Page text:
You spend hours creating your own content, you publish it on your site and someone copies it. Are you flattered? Perhaps. Until it starts to outrank you and steal your traffic.
Why should someone else get the credit for your hard work? Google states on the Webmaster support that sometimes, they get it wrong.
In rare situations, our algorithm may select a URL from an external site that is hosting your content without your permission. If you believe that another site is duplicating your content in violation of copyright law, you may contact the site’s host to request removal. In addition, you can request that Google remove the infringing page from our search results by filing a request under the Digital Millennium Copyright Act.
So, how do we make a complaint?
The first point of call is to contact the webmaster of the offending site and ask them to remove the page.
This doesn’t always work; if your content is driving traffic, why would they take the time to remove the page?
I’ve known webmasters who sincerely believe they’re doing nothing wrong.
If this tactic doesn’t work, you need to get in touch with Google.
Google will not remove the site but they will de-index the pages from the search engine results pages. If the stolen content outranks the original, this is enough to regain the position your content deserves.
“It’s Google’s policy to respond to clear notices of alleged copyright infringement. Our response to these notices may include removing or disabling access to material claimed to be the subject of infringing activity and/or terminating subscribers. If we take action in response to a notice, we may try to notify the alleged infringer or the operator of the affected site.”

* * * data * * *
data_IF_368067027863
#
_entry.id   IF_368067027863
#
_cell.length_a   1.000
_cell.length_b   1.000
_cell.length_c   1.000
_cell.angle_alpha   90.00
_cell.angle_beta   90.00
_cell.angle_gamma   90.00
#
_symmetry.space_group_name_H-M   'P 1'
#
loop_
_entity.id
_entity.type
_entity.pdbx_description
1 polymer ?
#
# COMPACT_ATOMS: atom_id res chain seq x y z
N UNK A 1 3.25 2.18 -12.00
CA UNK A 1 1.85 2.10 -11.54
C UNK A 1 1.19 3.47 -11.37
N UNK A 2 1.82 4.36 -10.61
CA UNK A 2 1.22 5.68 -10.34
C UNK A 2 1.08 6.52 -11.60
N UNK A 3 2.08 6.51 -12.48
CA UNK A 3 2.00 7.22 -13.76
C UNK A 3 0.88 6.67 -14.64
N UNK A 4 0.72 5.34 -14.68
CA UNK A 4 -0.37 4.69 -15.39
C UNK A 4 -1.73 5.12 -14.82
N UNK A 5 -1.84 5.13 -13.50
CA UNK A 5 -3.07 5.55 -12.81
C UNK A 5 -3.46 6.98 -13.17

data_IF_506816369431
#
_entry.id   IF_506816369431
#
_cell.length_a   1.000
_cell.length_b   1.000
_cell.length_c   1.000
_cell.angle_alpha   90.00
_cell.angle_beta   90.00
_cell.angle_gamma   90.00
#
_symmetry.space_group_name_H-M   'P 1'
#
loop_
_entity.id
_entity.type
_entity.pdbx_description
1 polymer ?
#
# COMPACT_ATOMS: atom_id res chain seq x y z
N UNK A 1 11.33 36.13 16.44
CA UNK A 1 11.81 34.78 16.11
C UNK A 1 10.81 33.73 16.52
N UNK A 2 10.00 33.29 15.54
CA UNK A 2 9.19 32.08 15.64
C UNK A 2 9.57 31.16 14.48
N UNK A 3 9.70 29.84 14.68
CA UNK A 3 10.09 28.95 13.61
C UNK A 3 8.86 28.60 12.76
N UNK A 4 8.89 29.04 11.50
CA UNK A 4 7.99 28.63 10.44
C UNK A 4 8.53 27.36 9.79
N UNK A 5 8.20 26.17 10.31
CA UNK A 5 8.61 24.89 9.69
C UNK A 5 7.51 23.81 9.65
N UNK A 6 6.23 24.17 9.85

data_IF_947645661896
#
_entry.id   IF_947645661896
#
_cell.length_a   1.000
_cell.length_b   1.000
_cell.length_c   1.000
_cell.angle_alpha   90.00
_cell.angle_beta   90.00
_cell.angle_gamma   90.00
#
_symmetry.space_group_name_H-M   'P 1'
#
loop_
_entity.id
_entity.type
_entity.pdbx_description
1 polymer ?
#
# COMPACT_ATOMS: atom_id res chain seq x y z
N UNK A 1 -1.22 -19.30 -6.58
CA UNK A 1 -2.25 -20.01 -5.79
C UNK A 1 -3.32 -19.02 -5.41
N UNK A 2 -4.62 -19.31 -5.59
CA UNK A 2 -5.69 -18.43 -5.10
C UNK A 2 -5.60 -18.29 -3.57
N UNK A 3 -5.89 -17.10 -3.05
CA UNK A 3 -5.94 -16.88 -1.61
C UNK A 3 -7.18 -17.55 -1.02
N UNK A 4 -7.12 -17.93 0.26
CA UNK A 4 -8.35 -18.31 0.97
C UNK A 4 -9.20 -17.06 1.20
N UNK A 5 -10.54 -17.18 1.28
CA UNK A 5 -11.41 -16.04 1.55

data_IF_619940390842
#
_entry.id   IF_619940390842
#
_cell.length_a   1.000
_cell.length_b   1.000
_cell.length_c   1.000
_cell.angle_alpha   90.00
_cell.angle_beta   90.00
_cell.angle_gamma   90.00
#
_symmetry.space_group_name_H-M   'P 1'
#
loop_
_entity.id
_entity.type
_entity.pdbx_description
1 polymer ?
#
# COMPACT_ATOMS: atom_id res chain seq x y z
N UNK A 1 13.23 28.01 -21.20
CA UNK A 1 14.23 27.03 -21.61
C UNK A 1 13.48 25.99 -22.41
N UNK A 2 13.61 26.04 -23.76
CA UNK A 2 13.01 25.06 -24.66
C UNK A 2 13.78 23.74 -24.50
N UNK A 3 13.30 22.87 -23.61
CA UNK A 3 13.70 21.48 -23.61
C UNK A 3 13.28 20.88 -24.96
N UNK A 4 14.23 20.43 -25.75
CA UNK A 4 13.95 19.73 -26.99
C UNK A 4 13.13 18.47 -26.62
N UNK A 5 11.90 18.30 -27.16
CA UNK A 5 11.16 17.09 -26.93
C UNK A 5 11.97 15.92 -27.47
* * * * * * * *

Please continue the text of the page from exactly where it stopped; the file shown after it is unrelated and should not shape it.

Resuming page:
DMCA Take Downs (Digital Millennium Copyright Act)
The act you need to know about is the DMCA (Digital Millennium Copyright Act).
You will need the following information to hand:
- Company Name
- Copyright holder you represent
- Email Address
- Country Region
Within the DMCA Dashboard you will then need to identify the original and offending content. You’ll find it here:
Be as specific as you can.
You will then need to sign a sworn statement. The information you provide is legally binding. Make sure the complaint is filled in correctly as incomplete forms may delay the issue of a takedown notice.
What will happen?
Google will investigate the complaint. If a copyright infringement is found, the webmaster of the offending site will receive a message in their Search Console requesting the removal of the content. The webmaster of the offending site will be able to make a counter claim.
You will be able to see the progress of any DMCA complaints within the dashboard.
In my experience, it usually takes two weeks for a URL to be approved or rejected. For more complex cases this processing period is longer.
When the site URL is approved, it will be removed from the search engine results pages. A DMCA takedown notice will placed below the organic results.
There will also be a notice created on the Chilling Effects site.
So now you know.